ISSN: 0970-938X (Print) | 0976-1683 (Electronic)

Biomedical Research

An International Journal of Medical Sciences

Research Article - Biomedical Research (2017) Volume 28, Issue 20

Comparative analysis of integrated chemotherapy regimens in treatment of end-stage gastric cancer

Xuezhu Jin1, Leigang Nie1 and Junlai Xue2*

1Department of Gastroenterology, the Affiliated Hospital of Changchun University of Traditional Chinese Medicine, Changchun, PR China

2China-Japan Union Hospital of Jilin University, Traditional Chinese Medicine, Changchun, PR China

*Corresponding Author:
Junlai Xue
China-Japan Union Hospital
of Jilin University Traditional Chinese Medicine,PR China

Accepted date: August 24, 2017

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Objective: To compare the clinical efficacy and safety between doublet and triplet neo-adjuvant chemotherapy regimens for patients with unresectable advanced gastric cancer.

Methods: All patients diagnosed with unresectable advanced gastric cancer were randomly divided into doublet (group A) and triplet groups (group B). In group A, patients received two kinds of chemotherapy drugs and their counterparts in group B were administered with three kinds of chemotherapy drugs. The primary-endpoint was the rate of patients converted to resection for unresectable advanced gastric cancer. The secondary-end points included the response rate of the neoadjuvant chemotherapy, survival and adverse events.

Results: In total, 288 patients admitted to the Affiliated Hospital of Changchun University of Traditional Chinese Medicine were recruited in this study and divided into group A (n=140) and B (n=148). The response rate after preoperative chemotherapy between two groups were 48.6% and 48.7% respectively (P=0.981). After 4 rounds of chemotherapy, 78 patients (55.7%) in group A received R0 surgery and 62.1% patients (92/148) in group B underwent radical operation. The median duration of follow-up was 17.5 months (range 3.3 to 71.5 months). The median progression-free survival (PFS) of two groups were 15.0 months and 14.0 months (P=0.442). The Overall Survival (OS) between groups A and B was the same (29.1 months and 30.0 months, P=0.144). Group B had more serious adverse effect in leukopenia, fatigue and vomiting, etc.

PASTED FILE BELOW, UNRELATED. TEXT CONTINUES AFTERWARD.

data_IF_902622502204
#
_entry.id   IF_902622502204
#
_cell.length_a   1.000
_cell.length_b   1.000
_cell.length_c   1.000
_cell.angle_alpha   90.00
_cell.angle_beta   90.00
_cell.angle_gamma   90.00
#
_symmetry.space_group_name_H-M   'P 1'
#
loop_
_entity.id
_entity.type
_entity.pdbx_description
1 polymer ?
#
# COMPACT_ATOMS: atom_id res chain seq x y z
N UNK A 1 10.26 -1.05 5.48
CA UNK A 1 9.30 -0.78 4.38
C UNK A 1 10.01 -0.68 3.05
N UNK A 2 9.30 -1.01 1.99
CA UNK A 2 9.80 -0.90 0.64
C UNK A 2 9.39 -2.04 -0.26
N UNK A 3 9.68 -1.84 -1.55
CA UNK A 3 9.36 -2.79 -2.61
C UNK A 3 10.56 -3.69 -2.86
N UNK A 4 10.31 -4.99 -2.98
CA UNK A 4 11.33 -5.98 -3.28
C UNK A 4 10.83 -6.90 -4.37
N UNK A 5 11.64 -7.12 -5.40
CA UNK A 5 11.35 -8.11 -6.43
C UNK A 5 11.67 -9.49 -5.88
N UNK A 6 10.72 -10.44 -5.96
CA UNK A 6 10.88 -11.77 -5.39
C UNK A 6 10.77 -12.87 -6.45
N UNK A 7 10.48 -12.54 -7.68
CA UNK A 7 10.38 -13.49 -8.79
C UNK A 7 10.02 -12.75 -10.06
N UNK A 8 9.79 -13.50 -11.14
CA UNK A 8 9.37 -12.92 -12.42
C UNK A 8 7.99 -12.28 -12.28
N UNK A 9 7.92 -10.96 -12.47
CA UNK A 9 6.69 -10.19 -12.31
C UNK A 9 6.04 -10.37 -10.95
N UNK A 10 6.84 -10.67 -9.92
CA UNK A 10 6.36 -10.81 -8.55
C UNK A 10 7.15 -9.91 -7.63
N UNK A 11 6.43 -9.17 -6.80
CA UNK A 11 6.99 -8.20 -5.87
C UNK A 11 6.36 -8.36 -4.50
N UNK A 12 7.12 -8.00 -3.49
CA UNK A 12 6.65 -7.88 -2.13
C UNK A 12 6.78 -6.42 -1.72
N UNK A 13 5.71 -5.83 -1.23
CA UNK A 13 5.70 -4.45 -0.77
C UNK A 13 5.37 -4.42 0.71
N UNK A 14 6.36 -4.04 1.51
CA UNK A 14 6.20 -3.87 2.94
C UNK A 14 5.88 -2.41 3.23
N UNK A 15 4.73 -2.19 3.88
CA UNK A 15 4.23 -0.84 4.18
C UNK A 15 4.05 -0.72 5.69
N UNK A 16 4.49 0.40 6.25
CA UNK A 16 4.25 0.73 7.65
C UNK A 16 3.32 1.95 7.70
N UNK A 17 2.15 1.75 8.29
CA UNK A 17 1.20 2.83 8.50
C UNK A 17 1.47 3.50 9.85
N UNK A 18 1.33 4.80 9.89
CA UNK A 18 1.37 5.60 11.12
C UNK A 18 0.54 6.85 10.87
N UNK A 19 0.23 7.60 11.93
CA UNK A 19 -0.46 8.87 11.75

Conclusions: For unresectable advanced gastric cancer, more effective interventions including triple chemotherapy drugs did not produce more benefit on survival and other clinically relevant outcomes, and had more toxic effect.


Locally advanced gastric cancer, Chemotherapy, Doublet, Triplet


Recently, the prevalence of gastric cancer decreases and it is still among the highest mortality rate. Generally, gastric cancer patients are diagnosed with advanced stage involved with adjacent structures [1]. For those fail to tolerate radical surgery during initial diagnosis due to advanced stage, their clinical prognosis is relatively poor [2].

Previous investigators have found that treatable gastric cancer can be effectively managed with neoadjuvant chemotherapy [3]. Multiple chemotherapy regimens have been applied to decrease the tumor staging and increase their survival [4,5]. In a trial from the UK, three courses of pre-operative chemotherapy using epirubicin, cisplatin and 5-Fluorouracil (5- Fu) improve the survival compared with surgery alone [6]. In recent years, supplement of docetaxel to 5-Fu and cisplatin has been proven to enhance clinical prognosis of such population in the Europe, USA, and other countries. [3,7]. Though the response rate of these combined regimes consisting of three drugs was alarmingly high, the risk of neutropenia and febrile neutropenia was significantly increased. Doublet regimen such as capecitabine+oxaliplatin and S-1+cisplatin [8,9] yields a high response rate and slight adverse events. The clinical efficacy of treatment consisting of three chemotherapy drugs remains to be elucidated in clinical settings [10].

The goal of this clinical trial is to compare the clinical efficacy and safety between the doublet and triplet neoadjuvant chemotherapy regimens in the treatment of resectable advanced gastric tumors following radical surgery.

Materials and Methods

Baseline data